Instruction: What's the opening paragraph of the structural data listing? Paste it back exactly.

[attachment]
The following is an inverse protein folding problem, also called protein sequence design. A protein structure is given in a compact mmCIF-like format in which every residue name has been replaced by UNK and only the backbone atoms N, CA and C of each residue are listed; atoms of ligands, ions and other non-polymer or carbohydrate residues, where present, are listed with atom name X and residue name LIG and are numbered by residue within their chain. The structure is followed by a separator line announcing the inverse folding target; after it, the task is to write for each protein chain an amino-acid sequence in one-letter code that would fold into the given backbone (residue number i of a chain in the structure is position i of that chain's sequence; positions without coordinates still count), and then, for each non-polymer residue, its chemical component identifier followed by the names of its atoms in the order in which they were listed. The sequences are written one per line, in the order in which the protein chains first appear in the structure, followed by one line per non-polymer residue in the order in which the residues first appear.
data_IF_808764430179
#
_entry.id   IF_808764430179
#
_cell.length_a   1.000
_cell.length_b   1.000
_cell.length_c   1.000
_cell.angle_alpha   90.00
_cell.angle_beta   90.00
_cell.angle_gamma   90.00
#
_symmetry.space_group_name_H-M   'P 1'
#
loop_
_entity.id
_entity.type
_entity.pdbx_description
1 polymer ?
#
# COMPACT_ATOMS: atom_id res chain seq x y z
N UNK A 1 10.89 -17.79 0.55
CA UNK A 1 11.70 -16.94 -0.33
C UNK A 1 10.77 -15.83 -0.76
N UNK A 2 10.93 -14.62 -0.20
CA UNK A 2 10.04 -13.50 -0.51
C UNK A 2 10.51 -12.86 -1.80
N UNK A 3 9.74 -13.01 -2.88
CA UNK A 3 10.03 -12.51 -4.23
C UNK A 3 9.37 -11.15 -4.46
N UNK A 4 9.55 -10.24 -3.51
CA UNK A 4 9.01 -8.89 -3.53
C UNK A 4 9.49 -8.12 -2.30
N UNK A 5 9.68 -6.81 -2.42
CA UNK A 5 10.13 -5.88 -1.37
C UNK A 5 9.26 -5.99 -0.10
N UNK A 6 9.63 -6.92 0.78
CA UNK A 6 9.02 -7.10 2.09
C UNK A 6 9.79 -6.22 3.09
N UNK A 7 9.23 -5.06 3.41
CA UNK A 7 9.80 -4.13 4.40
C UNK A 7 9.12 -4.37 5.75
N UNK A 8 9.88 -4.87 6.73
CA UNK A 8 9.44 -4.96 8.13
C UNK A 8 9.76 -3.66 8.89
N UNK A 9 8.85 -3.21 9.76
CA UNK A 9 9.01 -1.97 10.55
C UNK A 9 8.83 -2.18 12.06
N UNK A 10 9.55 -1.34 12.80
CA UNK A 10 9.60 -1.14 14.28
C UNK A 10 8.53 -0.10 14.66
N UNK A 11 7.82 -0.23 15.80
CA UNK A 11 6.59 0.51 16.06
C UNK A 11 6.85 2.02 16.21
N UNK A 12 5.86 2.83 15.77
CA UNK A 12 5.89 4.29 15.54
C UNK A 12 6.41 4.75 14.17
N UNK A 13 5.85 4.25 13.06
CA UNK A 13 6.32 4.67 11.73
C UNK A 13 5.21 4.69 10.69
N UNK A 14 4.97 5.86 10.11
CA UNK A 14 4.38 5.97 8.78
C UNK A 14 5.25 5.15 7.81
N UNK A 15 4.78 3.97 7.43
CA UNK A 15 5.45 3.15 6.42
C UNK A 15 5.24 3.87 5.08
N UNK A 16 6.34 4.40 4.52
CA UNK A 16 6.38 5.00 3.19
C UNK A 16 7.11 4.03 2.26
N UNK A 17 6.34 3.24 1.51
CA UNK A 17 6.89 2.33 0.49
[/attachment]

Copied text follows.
The following is an inverse protein folding problem, also called protein sequence design. A protein structure is given in a compact mmCIF-like format in which every residue name has been replaced by UNK and only the backbone atoms N, CA and C of each residue are listed; atoms of ligands, ions and other non-polymer or carbohydrate residues, where present, are listed with atom name X and residue name LIG and are numbered by residue within their chain. The structure is followed by a separator line announcing the inverse folding target; after it, the task is to write for each protein chain an amino-acid sequence in one-letter code that would fold into the given backbone (residue number i of a chain in the structure is position i of that chain's sequence; positions without coordinates still count), and then, for each non-polymer residue, its chemical component identifier followed by the names of its atoms in the order in which they were listed. The sequences are written one per line, in the order in which the protein chains first appear in the structure, followed by one line per non-polymer residue in the order in which the residues first appear.